TV service tunes into clearing

July 11, 1997

A new service that aims to smooth the path to university for students using the clearing system has been launched on Teletext. It uses new technology which transforms Teletext from a one-way broadcast medium to a two-way interactive medium rivalling the World Wide Web.

The service, developed by Hobsons Publishing, allows students to check details of universities and the courses likely to be available, and to send messages requesting further details. These messages are forwarded by email, but students using the service need not have a computer or Internet connection. All they need is a touchtone telephone and a Teletext television set.

The service also gives students contact details of course tutors and an information line phone number.

Robert Baker, managing director of Hobsons Academic Relations, said the service was launched in response to demand from students and their parents for accurate, updated and widely available information on courses that might be available during the clearing process.

"We are the first Teletext information provider to provide an email service nationally and this builds on the basic courses service we launched in 1993," he said.

The new service, "Selector", uses technological improvements that enable information providers to enhance Teletext pages with searchable data and email links. The aim is not to replace the Universities and Colleges Admisissions System clearing process but to ensure that students have detailed pre-clearing information before they receive their exam results on August 14.

Will Bromage, marketing manager of Hobsons TV Text Services Unit, said that Selector was a unique pre-clearing service with the advantage that students, and parents, had up to six weeks to pinpoint the university and course of choice before the clearing process was under way.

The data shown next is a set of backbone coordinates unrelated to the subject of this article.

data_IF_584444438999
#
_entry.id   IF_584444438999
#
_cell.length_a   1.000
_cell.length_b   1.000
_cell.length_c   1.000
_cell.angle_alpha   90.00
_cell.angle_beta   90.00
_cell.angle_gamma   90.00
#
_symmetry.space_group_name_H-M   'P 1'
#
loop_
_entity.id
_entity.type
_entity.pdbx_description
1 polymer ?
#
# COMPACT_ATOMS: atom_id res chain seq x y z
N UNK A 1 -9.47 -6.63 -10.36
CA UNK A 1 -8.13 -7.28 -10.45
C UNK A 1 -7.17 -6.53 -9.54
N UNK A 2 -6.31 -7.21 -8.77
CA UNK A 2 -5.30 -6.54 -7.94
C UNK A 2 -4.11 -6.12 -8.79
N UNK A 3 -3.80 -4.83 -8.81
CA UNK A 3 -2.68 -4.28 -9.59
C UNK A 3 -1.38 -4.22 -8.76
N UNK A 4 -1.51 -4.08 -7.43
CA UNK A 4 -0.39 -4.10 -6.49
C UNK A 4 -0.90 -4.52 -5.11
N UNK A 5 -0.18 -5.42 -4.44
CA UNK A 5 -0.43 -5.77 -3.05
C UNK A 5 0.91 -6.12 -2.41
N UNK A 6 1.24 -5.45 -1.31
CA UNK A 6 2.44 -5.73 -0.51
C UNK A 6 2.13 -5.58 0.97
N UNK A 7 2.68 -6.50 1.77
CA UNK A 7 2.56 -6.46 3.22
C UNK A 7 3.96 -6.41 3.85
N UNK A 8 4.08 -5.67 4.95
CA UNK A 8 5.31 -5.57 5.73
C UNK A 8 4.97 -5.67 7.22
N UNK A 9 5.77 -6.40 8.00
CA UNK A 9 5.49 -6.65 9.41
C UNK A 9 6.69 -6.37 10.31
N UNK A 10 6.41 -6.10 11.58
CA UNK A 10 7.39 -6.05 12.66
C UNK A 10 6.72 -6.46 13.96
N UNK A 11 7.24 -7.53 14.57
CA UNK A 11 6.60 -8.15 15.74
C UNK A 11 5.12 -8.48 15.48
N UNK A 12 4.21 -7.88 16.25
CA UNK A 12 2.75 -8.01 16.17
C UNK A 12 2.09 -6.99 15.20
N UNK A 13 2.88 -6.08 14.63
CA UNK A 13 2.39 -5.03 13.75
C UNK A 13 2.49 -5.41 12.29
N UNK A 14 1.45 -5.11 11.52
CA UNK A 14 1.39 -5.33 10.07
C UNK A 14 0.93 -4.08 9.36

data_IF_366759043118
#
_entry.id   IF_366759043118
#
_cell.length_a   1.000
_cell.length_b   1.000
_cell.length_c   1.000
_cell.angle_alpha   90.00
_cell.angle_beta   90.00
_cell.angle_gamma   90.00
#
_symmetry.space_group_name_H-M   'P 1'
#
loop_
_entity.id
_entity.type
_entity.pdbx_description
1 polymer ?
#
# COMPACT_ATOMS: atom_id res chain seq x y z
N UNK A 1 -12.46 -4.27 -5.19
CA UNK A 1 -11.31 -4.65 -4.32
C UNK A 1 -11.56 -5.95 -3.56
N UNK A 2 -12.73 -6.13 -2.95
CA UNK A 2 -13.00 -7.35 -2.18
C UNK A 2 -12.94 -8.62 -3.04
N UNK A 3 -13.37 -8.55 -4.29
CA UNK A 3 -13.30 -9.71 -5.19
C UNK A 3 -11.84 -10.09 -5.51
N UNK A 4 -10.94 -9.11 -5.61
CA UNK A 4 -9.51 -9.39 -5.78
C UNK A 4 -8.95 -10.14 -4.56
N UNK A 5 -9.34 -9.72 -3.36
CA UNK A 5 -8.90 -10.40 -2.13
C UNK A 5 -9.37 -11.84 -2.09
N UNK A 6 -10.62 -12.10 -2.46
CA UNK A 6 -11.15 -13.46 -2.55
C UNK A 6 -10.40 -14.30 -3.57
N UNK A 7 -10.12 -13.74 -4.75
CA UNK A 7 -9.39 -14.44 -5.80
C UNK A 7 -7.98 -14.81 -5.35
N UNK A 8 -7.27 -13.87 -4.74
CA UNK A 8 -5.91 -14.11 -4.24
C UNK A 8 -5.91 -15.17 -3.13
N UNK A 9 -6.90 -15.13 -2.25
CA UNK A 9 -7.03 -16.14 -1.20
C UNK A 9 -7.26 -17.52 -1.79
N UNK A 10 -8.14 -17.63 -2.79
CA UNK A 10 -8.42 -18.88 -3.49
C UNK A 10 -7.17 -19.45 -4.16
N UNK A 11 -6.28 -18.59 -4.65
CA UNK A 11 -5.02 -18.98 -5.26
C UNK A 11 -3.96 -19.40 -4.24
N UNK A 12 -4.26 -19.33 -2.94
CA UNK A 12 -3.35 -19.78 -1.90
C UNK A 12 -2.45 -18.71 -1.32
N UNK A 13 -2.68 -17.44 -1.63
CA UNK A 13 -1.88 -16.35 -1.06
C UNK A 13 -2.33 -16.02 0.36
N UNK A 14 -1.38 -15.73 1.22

Users tune to ITV, select the Hobsons Selector page (number 350) and are shown a telephone number to ring. A recorded voice tells the user to key in a private text page number. A new Teletext menu screen then appears and prompts users to fill in their name, using the telephone keypad. This text page is assigned to the user for the duration of the telephone call.

Users are then presented with a main menu with five options, including three simple ways to search the Selector database by keying in two-letter and number options.

One screen option allows users to send a brief email message requesting details on the course chosen. The student's personal details are held by the Selector service for the duration of the call so users do not have to rekey details for every message.

Another feature is a regional map which allows users to request university and course information from any of nine geographical areas. Hobsons have a helpline which will conduct the searches for users who find the technology too difficult.

Mr Baker said that the aim was to provide a service that could be used by anyone able to call up a Teletext screen and use a phone. "We are well aware that they are many people out there who have a degree of technofear.

"We are also aware that many people do not have access to the Internet and many who will not use it in the short term for all sorts of reasons. Teletext has a UK customer base of 18 million. Our basic service has proven there is a demand for such course information - last year we had more than 250,000 Teletext requests for information."

Hobsons hopes the Teletext service will reach more UK students than its existing Internet service (www.coursenet.hobsons. com). However, the Internet reaches worldwide, and last year a third of the Internet service's users were from overseas.

Tony Higgins, chief executive of UCAS, said he welcomed any expansion of available course information to students and parents but emphasised that no service could offer a guaranteed shortcut to a place at university ot college.

The information held in the Hobsons CourseNet database at Cambridge is accessed several times a day by Greenland Interactive, the firm that converts the data into Teletext pages. Course information received from universities appears on the Internet site within 30 minutes.

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